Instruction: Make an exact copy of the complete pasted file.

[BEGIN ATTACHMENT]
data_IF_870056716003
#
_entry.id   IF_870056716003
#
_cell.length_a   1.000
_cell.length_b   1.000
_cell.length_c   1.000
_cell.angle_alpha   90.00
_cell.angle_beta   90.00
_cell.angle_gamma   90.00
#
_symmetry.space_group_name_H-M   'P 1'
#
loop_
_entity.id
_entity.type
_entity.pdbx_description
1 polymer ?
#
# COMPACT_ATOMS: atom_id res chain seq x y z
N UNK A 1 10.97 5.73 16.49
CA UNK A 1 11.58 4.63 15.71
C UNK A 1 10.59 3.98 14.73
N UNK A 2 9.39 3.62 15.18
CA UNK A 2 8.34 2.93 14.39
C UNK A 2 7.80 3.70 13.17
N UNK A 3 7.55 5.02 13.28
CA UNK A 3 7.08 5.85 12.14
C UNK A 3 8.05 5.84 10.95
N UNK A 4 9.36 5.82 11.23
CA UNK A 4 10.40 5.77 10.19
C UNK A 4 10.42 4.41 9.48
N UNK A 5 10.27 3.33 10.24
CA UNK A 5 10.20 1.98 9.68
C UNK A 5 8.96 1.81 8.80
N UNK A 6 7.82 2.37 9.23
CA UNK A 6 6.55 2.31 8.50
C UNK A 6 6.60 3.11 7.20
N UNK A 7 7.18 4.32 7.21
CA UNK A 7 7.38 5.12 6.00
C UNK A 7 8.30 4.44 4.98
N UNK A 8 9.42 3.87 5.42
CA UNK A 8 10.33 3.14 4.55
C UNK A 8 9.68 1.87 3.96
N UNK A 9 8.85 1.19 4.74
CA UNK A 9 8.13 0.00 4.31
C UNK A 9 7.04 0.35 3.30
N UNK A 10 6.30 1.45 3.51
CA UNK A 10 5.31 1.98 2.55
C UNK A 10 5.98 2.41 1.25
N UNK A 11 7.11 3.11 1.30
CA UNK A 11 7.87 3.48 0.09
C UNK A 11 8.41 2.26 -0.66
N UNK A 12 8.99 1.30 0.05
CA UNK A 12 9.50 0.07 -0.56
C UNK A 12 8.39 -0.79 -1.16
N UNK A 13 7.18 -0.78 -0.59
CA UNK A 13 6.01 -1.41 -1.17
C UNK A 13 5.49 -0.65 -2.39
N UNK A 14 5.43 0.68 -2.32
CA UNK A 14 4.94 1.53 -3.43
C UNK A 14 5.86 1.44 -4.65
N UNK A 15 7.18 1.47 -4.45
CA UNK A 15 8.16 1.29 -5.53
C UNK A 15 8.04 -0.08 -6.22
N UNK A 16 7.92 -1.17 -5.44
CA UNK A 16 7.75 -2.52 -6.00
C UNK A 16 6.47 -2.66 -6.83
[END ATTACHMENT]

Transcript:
data_IF_870056716003
#
_entry.id   IF_870056716003
#
_cell.length_a   1.000
_cell.length_b   1.000
_cell.length_c   1.000
_cell.angle_alpha   90.00
_cell.angle_beta   90.00
_cell.angle_gamma   90.00
#
_symmetry.space_group_name_H-M   'P 1'
#
loop_
_entity.id
_entity.type
_entity.pdbx_description
1 polymer ?
#
# COMPACT_ATOMS: atom_id res chain seq x y z
N UNK A 1 10.97 5.73 16.49
CA UNK A 1 11.58 4.63 15.71
C UNK A 1 10.59 3.98 14.73
N UNK A 2 9.39 3.62 15.18
CA UNK A 2 8.34 2.93 14.39
C UNK A 2 7.80 3.70 13.17
N UNK A 3 7.55 5.02 13.28
CA UNK A 3 7.08 5.85 12.14
C UNK A 3 8.05 5.84 10.95
N UNK A 4 9.36 5.82 11.23
CA UNK A 4 10.40 5.77 10.19
C UNK A 4 10.42 4.41 9.48
N UNK A 5 10.27 3.33 10.24
CA UNK A 5 10.20 1.98 9.68
C UNK A 5 8.96 1.81 8.80
N UNK A 6 7.82 2.37 9.23
CA UNK A 6 6.55 2.31 8.50
C UNK A 6 6.60 3.11 7.20
N UNK A 7 7.18 4.32 7.21
CA UNK A 7 7.38 5.12 6.00
C UNK A 7 8.30 4.44 4.98
N UNK A 8 9.42 3.87 5.42
CA UNK A 8 10.33 3.14 4.55
C UNK A 8 9.68 1.87 3.96
N UNK A 9 8.85 1.19 4.74
CA UNK A 9 8.13 0.00 4.31
C UNK A 9 7.04 0.35 3.30
N UNK A 10 6.30 1.45 3.51
CA UNK A 10 5.31 1.98 2.55
C UNK A 10 5.98 2.41 1.25
N UNK A 11 7.11 3.11 1.30
CA UNK A 11 7.87 3.48 0.09
C UNK A 11 8.41 2.26 -0.66
N UNK A 12 8.99 1.30 0.05
CA UNK A 12 9.50 0.07 -0.56
C UNK A 12 8.39 -0.79 -1.16
N UNK A 13 7.18 -0.78 -0.59
CA UNK A 13 6.01 -1.41 -1.17
C UNK A 13 5.49 -0.65 -2.39
N UNK A 14 5.43 0.68 -2.32
CA UNK A 14 4.94 1.53 -3.43
C UNK A 14 5.86 1.44 -4.65
N UNK A 15 7.18 1.47 -4.45
CA UNK A 15 8.16 1.29 -5.53
C UNK A 15 8.04 -0.08 -6.22
N UNK A 16 7.92 -1.17 -5.44
CA UNK A 16 7.75 -2.52 -6.00
C UNK A 16 6.47 -2.66 -6.83